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From full-throttle carnage to Sweet Potato Pie: here are this week's essential guitar tracks

Thom Yorke and Jonny Greenwood of Radiohead perform during 2016 Lollapalooza Day Two at Grant Park on July 29, 2016 in Chicago, Illinois
(Image credit: Barry Brecheisen/WireImage)

Well, it’s officially 2022 – a big pat on the back to all of us for making it through 2021 – and you'll be pleased to hear the New Year won’t just be ushering in a host of Resolutions that we’ll all inevitably give up on come February.

Nay, dear readers, for 2022 is also marking the introduction of the all-new Essential Tracks of the Week format. Don’t fret: you’ll still get your weekly fix of guitar goodness to quench your thirst, though the way in which such music will be presented has undergone a bit of an overhaul.

It’s all very straightforward. Each entry now gets right to the crux of the track, courtesy of the eloquent sub-headings “What is it?”, “Standout guitar moment” and “For fans of”. So don’t be put off when you’re met with some unfamiliar TOTW action – who knows, you may even unearth a name or two you’ve never come across.

Right, enough preamble, let’s get straight into it. This week, we’ve got The Smile, Loathe, Widowspeak, Cory Wong and many more six-string delicacies on the agenda. Not a bad way to start the year, huh?

Loathe - Dimorphous Display

What is it? The new single from the band the world’s hailing as the next Deftones, and their first heavy offering since last year’s ambient release, The Things They Believe. It’s a dystopian shoegaze nightmare, fusing metalcore riffs with woozy synths, and a potent distillation of their brutally beautiful formula.

Standout guitar moment: Naturally, that opening baritone riff is an absolute bruiser, but the Phantom of the Opera-style descending chromatic run in the chorus gets us every time.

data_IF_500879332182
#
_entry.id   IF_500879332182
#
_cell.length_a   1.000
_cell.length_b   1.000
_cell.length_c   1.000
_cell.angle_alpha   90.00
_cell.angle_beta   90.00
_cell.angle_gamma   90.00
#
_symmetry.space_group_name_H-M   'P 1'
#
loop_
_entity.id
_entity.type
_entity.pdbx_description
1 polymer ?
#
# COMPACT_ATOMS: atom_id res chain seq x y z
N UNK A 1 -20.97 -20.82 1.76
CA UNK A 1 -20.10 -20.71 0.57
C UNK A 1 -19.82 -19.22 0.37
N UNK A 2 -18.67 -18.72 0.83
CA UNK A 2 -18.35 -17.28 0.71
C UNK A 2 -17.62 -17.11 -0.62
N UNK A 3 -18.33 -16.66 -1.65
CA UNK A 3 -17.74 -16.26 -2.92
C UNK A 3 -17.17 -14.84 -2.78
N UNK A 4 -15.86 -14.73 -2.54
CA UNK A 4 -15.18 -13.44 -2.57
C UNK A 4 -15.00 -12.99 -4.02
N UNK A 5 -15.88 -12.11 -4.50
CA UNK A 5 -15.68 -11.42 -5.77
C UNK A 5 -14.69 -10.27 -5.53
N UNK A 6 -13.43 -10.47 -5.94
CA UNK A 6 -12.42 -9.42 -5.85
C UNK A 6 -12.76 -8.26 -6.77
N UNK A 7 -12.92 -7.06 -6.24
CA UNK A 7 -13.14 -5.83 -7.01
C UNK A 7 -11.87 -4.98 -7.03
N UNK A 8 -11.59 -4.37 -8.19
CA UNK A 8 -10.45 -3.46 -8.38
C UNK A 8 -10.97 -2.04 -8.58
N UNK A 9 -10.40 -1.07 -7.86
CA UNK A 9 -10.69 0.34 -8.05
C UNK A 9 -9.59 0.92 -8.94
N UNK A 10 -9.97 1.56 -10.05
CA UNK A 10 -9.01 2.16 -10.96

For fans of: Deftones, Deafheaven, Nothing

– Michael Astley-Brown

The Smile - You Will Never Work In Television Again

What is it? The debut single from the power trio featuring Radiohead’s Thom Yorke and Jonny Greenwood and Sons of Kemet’s Tom Skinner, this blistering rocker takes Yorke and Greenwood all the way back to their formative indie/post-punk influences, to stunning effect.

Standout guitar moment: Peep that riff! Dead simple, urgent and pissed-off, it’s easily the most frenetic and exciting guitar figure Yorke’s laid down in over a decade. 

For fans of: Sonic Youth, Radiohead 

Jackson Maxwell

Falling in Reverse – Zombified

What is it? A new standalone single from the Ronnie Radke-fronted metal outfit. Here, they deviate little from their usual brand of poppy metalcore – and formulaically it’s near-identical to their massive 2019 single Popular Monster, but why fix something that ain’t broke?

Standout guitar moment: The track’s main riff is an earworm that’ll get stuck in your head for days, but the frantic breakdown section beginning at the 2:17 mark is chock-full of killer riffs.

For fans of: Asking Alexandria, Ice Nine Kills, Motionless in White

– Sam Roche

Widowspeak – Everything Is Simple